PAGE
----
Back in 2017 when the U.S. embarked on withdrawing from multi-lateral treaties and then imposing tariffs on many imported goods across a wide range of major trading partners including China and the European Union, it looked like the pendulum of change was swinging away from globalization to enter an era of de-globalization. Four years later, the reality is quite different.
Globalization is alive and well, just in an altered form. What is happening is that trade patterns are being re-arranged. This is occurring not only due to the end of the post-WWII era of “Pax Americana” defined by US economic and military might, but also due to the pandemic’s impact on supply chains, the market’s reaction to the virus’ continued spread, the reality of the UK’s formal separation from the European Union through Brexit, and the strikingly different economic growth prospects of many countries around the world post-pandemic. Here are our six key observations related to the shifting dynamics of world trade.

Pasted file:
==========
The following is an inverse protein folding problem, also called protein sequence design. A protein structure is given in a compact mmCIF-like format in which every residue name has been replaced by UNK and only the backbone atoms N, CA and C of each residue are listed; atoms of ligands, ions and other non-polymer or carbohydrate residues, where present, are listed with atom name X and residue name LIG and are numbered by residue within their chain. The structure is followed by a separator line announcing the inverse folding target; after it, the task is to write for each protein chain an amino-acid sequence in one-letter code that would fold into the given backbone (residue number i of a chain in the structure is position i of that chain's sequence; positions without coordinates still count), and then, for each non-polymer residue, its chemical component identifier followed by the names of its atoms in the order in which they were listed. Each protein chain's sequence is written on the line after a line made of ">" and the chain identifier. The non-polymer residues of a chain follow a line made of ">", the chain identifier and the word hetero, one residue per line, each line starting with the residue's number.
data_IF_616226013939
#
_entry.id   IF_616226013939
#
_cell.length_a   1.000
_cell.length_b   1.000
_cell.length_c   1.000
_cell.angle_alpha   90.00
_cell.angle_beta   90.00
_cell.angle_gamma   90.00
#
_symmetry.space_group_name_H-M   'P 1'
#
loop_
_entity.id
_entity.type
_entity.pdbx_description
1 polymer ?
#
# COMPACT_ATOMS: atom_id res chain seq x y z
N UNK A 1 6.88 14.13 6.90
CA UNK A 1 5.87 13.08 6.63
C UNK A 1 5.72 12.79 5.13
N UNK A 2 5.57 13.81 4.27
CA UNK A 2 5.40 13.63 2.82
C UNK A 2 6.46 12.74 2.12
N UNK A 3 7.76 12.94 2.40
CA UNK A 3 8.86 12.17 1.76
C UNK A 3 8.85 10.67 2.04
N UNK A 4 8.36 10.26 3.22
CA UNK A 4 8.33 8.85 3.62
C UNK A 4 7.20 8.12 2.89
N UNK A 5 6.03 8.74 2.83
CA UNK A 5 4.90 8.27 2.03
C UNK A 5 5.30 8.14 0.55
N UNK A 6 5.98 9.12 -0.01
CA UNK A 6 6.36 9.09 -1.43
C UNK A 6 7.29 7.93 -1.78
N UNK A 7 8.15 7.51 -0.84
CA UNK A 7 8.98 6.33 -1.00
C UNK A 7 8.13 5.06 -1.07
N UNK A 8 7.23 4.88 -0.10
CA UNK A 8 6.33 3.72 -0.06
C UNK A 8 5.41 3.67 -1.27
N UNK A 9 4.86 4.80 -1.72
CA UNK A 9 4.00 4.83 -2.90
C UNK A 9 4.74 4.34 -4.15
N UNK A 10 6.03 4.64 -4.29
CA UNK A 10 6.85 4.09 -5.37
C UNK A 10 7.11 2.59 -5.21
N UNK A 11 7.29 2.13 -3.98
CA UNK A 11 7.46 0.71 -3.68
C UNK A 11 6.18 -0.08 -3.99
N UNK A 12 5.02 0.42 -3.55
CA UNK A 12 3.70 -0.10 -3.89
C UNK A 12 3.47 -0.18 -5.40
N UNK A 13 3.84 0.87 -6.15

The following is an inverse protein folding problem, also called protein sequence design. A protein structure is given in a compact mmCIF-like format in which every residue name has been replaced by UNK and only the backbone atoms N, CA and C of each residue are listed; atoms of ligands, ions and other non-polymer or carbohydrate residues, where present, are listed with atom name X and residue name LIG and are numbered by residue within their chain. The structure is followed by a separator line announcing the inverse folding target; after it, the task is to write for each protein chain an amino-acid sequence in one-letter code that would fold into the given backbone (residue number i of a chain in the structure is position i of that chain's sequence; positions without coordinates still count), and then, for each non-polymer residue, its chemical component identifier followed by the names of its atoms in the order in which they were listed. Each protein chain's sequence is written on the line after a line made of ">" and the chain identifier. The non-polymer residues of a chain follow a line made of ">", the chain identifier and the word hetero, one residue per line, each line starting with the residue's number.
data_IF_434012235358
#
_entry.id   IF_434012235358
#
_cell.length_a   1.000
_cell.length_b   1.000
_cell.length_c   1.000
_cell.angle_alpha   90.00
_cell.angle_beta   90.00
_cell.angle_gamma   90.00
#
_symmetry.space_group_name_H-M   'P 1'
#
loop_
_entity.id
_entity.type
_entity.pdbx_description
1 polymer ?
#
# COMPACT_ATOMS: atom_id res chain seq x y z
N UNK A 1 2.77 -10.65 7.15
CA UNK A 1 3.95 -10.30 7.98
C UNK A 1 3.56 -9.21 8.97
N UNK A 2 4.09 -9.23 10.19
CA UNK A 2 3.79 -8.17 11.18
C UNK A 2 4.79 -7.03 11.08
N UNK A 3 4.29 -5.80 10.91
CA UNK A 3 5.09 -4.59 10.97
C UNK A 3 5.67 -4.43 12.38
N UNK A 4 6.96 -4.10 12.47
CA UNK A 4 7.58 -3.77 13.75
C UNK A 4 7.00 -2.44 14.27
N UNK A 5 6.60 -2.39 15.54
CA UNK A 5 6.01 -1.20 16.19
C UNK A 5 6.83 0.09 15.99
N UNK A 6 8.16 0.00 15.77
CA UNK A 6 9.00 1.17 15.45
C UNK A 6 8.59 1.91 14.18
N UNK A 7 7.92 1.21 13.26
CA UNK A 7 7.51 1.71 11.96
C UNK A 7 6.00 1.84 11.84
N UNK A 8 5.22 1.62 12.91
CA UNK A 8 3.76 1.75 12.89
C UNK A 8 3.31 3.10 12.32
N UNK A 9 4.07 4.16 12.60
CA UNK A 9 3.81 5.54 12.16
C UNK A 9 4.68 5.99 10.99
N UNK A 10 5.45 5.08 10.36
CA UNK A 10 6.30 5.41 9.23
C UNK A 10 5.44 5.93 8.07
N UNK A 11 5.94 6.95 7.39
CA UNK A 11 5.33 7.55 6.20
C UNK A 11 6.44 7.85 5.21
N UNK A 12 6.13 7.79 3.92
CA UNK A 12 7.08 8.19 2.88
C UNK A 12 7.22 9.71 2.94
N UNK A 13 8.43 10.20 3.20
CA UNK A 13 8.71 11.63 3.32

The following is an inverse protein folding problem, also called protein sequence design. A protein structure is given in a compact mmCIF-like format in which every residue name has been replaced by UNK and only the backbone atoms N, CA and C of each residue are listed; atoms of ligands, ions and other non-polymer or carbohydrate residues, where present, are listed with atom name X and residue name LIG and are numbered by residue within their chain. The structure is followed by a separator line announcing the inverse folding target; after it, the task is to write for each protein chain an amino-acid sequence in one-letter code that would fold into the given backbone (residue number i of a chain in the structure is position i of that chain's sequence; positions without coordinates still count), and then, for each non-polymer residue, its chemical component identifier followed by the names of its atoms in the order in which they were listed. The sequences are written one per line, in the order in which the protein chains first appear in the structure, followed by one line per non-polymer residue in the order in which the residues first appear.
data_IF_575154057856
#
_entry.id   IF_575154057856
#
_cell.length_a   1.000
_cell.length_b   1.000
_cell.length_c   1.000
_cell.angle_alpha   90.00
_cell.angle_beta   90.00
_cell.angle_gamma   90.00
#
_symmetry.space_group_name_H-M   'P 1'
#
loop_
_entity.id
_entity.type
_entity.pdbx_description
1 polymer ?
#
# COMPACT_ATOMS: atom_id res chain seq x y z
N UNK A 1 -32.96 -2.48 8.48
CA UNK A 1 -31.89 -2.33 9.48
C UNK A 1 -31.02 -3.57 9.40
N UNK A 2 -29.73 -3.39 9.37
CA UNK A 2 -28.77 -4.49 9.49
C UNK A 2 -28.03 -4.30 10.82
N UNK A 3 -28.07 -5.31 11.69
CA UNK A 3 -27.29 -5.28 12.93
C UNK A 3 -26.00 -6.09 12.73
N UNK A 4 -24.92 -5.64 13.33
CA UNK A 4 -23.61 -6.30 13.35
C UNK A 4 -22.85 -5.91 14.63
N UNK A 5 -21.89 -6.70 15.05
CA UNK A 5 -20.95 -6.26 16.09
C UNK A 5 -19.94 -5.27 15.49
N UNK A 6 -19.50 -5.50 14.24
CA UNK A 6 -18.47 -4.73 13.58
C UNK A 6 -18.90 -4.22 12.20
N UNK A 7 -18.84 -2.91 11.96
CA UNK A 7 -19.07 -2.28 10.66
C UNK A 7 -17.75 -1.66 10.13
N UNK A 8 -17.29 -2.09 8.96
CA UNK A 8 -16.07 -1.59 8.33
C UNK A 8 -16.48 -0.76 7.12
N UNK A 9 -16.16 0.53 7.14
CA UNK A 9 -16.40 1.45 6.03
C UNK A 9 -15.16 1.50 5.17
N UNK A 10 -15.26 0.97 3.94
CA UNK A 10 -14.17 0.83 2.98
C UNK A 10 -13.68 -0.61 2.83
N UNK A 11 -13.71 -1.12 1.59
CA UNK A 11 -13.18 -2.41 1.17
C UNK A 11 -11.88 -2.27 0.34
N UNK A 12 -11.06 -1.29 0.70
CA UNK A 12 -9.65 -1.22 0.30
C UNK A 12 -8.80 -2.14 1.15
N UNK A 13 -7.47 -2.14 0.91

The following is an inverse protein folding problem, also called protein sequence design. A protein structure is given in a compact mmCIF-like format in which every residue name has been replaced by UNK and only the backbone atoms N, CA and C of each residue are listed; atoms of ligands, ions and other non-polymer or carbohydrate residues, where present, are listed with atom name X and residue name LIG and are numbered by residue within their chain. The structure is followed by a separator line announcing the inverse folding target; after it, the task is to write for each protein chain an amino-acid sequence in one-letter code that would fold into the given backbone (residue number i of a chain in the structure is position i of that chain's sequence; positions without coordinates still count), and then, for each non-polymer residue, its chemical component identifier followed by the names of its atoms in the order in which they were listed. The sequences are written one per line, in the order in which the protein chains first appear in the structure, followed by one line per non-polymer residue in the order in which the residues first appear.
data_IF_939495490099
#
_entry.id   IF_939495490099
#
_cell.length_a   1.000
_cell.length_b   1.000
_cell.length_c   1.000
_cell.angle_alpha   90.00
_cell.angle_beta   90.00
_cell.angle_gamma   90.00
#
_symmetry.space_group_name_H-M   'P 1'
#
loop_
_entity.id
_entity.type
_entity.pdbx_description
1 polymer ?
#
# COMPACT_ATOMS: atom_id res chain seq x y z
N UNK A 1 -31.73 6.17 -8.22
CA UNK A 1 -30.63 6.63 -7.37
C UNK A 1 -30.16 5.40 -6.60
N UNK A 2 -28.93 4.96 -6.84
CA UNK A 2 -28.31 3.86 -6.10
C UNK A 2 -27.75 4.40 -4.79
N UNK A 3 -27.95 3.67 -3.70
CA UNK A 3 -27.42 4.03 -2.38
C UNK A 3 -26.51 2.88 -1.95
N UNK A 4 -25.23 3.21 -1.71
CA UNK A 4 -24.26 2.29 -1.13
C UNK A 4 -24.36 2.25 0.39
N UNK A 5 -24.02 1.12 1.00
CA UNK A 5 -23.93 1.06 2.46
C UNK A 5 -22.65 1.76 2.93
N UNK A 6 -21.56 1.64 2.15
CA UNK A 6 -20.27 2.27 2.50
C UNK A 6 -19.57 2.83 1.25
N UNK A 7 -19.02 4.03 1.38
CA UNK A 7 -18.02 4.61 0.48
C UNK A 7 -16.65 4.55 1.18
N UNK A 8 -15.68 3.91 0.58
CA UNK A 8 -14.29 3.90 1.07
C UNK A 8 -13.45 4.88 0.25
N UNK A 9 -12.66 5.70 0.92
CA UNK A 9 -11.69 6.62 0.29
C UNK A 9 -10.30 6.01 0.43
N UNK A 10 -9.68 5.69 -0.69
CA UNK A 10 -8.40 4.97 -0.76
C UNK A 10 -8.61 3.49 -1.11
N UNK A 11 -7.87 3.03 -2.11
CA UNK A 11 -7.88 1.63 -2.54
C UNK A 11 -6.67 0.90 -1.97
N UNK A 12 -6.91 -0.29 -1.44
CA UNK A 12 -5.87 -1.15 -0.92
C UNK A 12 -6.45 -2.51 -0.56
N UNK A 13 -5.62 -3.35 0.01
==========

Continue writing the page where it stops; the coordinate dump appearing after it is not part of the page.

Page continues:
None of these changes and challenges are necessarily a step back from globalization. If the pandemic has reminded us of anything, it’s that we are all part of the same global system. Globalization is adjusting to new realities and opportunities, and the growth of world trade is likely to accelerate in the process.
All examples in this report are hypothetical interpretations of situations and are used for explanation purposes only. The views in this report reflect solely those of the author(s) and not necessarily those of CME Group or its affiliated institutions. This report and the information herein should not be considered investment advice or the results of actual market experience.
Bluford “Blu” Putnam has served as Managing Director and Chief Economist of CME Group since May 2011. With more than 35 years of experience in the financial services industry and concentrations in central banking, investment research, and portfolio management, Blu serves as CME Group’s spokesperson on global economic conditions.
View more reports from Blu Putnam, Managing Director and Chief Economist of CME Group.
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